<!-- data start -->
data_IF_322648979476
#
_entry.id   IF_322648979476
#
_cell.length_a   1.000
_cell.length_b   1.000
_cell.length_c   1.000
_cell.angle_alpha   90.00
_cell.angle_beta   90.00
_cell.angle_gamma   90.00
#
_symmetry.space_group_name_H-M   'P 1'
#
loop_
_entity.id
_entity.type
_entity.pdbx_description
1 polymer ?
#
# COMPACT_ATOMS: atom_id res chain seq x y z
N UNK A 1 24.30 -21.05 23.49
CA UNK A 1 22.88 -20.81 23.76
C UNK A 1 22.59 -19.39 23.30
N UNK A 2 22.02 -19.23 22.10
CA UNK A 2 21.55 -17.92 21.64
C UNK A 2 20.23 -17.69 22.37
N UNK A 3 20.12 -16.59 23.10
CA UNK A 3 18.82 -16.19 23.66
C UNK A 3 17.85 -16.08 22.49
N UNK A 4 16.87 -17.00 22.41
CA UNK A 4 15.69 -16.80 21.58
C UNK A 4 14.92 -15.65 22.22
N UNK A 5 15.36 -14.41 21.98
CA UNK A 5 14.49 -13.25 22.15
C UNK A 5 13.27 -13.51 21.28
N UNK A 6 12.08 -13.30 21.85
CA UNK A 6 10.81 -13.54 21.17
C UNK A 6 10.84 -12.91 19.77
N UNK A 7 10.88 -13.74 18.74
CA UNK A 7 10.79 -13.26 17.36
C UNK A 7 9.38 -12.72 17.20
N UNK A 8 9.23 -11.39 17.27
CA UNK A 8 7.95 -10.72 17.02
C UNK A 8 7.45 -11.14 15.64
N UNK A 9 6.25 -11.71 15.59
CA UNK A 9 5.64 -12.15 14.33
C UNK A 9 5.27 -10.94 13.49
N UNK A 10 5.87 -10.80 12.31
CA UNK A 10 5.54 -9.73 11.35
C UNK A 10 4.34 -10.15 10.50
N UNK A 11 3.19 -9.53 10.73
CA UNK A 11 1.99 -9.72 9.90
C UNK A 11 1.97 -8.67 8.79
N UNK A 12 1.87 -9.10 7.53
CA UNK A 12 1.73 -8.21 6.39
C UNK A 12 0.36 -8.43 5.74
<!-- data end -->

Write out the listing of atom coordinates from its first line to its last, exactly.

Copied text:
data_IF_322648979476
#
_entry.id   IF_322648979476
#
_cell.length_a   1.000
_cell.length_b   1.000
_cell.length_c   1.000
_cell.angle_alpha   90.00
_cell.angle_beta   90.00
_cell.angle_gamma   90.00
#
_symmetry.space_group_name_H-M   'P 1'
#
loop_
_entity.id
_entity.type
_entity.pdbx_description
1 polymer ?
#
# COMPACT_ATOMS: atom_id res chain seq x y z
N UNK A 1 24.30 -21.05 23.49
CA UNK A 1 22.88 -20.81 23.76
C UNK A 1 22.59 -19.39 23.30
N UNK A 2 22.02 -19.23 22.10
CA UNK A 2 21.55 -17.92 21.64
C UNK A 2 20.23 -17.69 22.37
N UNK A 3 20.12 -16.59 23.10
CA UNK A 3 18.82 -16.19 23.66
C UNK A 3 17.85 -16.08 22.49
N UNK A 4 16.87 -17.00 22.41
CA UNK A 4 15.69 -16.80 21.58
C UNK A 4 14.92 -15.65 22.22
N UNK A 5 15.36 -14.41 21.98
CA UNK A 5 14.49 -13.25 22.15
C UNK A 5 13.27 -13.51 21.28
N UNK A 6 12.08 -13.30 21.85
CA UNK A 6 10.81 -13.54 21.17
C UNK A 6 10.84 -12.91 19.77
N UNK A 7 10.88 -13.74 18.74
CA UNK A 7 10.79 -13.26 17.36
C UNK A 7 9.38 -12.72 17.20
N UNK A 8 9.23 -11.39 17.27
CA UNK A 8 7.95 -10.72 17.02
C UNK A 8 7.45 -11.14 15.64
N UNK A 9 6.25 -11.71 15.59
CA UNK A 9 5.64 -12.15 14.33
C UNK A 9 5.27 -10.94 13.49
N UNK A 10 5.87 -10.80 12.31
CA UNK A 10 5.54 -9.73 11.35
C UNK A 10 4.34 -10.15 10.50
N UNK A 11 3.19 -9.53 10.73
CA UNK A 11 1.99 -9.72 9.90
C UNK A 11 1.97 -8.67 8.79
N UNK A 12 1.87 -9.10 7.53
CA UNK A 12 1.73 -8.21 6.39
C UNK A 12 0.36 -8.43 5.74